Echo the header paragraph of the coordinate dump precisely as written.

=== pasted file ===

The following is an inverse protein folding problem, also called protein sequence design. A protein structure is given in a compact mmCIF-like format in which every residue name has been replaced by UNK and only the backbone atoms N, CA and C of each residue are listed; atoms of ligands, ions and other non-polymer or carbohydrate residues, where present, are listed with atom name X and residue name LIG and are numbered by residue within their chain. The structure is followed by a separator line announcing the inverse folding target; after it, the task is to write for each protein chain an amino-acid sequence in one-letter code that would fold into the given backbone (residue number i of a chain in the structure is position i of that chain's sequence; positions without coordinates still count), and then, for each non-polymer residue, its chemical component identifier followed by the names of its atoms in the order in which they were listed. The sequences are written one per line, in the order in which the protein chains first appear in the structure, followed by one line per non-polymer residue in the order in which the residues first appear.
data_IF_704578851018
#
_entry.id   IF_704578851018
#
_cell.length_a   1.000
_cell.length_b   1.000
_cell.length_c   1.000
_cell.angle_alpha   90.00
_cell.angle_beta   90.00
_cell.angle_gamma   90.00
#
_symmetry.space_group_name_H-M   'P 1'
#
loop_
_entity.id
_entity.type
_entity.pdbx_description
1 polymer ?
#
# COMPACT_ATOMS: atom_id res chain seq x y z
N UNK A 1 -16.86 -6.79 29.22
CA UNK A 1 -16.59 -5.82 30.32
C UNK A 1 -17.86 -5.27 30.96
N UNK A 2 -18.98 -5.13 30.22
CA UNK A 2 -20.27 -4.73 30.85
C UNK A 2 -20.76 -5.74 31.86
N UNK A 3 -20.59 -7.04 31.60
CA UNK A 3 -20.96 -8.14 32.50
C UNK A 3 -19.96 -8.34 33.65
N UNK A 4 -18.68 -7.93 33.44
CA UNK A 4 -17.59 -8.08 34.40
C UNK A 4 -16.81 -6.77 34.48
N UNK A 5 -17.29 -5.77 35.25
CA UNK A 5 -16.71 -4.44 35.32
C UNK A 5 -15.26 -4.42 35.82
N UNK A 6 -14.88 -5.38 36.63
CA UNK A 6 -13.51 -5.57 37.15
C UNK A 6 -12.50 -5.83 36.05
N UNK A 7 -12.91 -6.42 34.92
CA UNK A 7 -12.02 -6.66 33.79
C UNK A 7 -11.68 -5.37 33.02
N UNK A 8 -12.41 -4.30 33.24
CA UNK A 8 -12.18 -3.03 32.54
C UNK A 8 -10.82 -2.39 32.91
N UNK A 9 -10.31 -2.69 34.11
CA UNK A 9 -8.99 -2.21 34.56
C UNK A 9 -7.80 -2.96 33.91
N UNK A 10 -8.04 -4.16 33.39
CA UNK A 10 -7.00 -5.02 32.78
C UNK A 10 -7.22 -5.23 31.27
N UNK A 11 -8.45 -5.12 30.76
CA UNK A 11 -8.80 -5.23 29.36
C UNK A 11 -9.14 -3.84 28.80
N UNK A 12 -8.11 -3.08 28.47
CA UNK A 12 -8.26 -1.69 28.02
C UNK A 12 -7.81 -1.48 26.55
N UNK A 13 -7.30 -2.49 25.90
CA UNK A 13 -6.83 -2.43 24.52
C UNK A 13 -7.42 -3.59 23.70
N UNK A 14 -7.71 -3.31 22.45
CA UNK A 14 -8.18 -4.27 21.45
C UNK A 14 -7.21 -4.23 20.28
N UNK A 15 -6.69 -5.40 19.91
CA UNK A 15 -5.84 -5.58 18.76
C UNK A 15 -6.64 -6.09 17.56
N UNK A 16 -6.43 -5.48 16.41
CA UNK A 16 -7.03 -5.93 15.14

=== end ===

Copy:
The following is an inverse protein folding problem, also called protein sequence design. A protein structure is given in a compact mmCIF-like format in which every residue name has been replaced by UNK and only the backbone atoms N, CA and C of each residue are listed; atoms of ligands, ions and other non-polymer or carbohydrate residues, where present, are listed with atom name X and residue name LIG and are numbered by residue within their chain. The structure is followed by a separator line announcing the inverse folding target; after it, the task is to write for each protein chain an amino-acid sequence in one-letter code that would fold into the given backbone (residue number i of a chain in the structure is position i of that chain's sequence; positions without coordinates still count), and then, for each non-polymer residue, its chemical component identifier followed by the names of its atoms in the order in which they were listed. The sequences are written one per line, in the order in which the protein chains first appear in the structure, followed by one line per non-polymer residue in the order in which the residues first appear.